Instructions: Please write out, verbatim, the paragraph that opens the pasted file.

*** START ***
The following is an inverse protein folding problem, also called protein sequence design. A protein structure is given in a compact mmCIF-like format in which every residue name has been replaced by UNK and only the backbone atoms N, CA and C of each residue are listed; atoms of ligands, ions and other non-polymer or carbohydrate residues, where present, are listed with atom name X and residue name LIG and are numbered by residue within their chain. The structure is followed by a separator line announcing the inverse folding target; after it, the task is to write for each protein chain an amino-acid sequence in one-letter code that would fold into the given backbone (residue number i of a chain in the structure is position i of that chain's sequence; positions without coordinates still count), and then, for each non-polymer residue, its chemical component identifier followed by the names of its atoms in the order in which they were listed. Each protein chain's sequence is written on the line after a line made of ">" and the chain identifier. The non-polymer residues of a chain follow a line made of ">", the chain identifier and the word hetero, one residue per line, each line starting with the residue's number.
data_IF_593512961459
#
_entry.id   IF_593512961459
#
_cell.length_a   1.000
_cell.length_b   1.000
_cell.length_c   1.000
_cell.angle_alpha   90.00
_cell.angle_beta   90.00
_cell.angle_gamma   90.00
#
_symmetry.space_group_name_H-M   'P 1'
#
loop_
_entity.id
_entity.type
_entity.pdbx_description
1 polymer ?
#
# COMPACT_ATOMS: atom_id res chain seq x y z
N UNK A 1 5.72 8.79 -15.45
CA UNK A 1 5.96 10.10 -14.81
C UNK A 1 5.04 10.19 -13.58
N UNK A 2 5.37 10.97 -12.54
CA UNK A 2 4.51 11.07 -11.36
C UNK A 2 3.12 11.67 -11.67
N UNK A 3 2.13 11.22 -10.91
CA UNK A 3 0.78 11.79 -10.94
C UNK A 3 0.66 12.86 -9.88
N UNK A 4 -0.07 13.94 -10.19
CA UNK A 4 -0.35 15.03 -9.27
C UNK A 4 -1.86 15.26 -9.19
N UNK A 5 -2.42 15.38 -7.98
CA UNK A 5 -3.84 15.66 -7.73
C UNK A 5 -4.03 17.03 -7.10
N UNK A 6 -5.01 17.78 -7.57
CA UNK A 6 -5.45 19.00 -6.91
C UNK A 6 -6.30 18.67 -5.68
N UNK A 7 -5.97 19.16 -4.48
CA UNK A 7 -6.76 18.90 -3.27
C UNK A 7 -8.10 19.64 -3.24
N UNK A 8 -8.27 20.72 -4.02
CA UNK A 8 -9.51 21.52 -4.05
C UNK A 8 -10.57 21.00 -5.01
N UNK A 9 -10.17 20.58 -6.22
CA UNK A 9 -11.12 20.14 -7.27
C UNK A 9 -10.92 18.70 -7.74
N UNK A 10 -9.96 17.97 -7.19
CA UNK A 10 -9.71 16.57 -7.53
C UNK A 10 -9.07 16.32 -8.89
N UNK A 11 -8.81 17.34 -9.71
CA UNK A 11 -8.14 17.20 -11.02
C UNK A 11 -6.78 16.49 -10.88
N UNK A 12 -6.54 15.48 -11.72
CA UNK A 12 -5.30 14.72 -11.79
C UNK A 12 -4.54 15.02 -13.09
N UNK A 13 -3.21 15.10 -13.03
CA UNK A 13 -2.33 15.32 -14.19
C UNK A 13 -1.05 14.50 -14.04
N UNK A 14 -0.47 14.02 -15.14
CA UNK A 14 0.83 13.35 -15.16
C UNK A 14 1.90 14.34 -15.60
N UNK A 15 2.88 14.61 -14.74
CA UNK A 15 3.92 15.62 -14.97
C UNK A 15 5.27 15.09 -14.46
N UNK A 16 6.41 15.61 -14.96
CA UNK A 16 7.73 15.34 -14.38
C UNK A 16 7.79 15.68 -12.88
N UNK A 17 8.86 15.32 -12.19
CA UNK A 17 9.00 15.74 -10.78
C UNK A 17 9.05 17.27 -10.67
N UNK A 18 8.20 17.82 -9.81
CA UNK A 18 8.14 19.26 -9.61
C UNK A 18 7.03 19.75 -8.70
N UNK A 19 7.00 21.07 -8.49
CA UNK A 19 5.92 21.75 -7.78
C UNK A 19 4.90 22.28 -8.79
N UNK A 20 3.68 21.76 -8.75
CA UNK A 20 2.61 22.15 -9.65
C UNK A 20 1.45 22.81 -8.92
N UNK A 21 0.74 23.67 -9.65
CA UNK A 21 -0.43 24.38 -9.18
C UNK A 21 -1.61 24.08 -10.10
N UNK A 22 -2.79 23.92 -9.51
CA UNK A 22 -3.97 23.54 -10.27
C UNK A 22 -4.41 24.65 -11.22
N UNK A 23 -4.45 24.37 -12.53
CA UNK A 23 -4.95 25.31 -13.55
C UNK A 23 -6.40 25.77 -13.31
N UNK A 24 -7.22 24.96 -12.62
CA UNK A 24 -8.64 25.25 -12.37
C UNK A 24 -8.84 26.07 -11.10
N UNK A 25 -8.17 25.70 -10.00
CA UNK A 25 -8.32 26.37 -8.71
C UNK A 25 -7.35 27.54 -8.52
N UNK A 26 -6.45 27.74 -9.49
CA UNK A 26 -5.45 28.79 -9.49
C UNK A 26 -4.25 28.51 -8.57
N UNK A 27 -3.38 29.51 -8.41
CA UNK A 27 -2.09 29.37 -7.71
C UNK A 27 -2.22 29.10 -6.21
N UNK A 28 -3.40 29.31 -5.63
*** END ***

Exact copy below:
The following is an inverse protein folding problem, also called protein sequence design. A protein structure is given in a compact mmCIF-like format in which every residue name has been replaced by UNK and only the backbone atoms N, CA and C of each residue are listed; atoms of ligands, ions and other non-polymer or carbohydrate residues, where present, are listed with atom name X and residue name LIG and are numbered by residue within their chain. The structure is followed by a separator line announcing the inverse folding target; after it, the task is to write for each protein chain an amino-acid sequence in one-letter code that would fold into the given backbone (residue number i of a chain in the structure is position i of that chain's sequence; positions without coordinates still count), and then, for each non-polymer residue, its chemical component identifier followed by the names of its atoms in the order in which they were listed. Each protein chain's sequence is written on the line after a line made of ">" and the chain identifier. The non-polymer residues of a chain follow a line made of ">", the chain identifier and the word hetero, one residue per line, each line starting with the residue's number.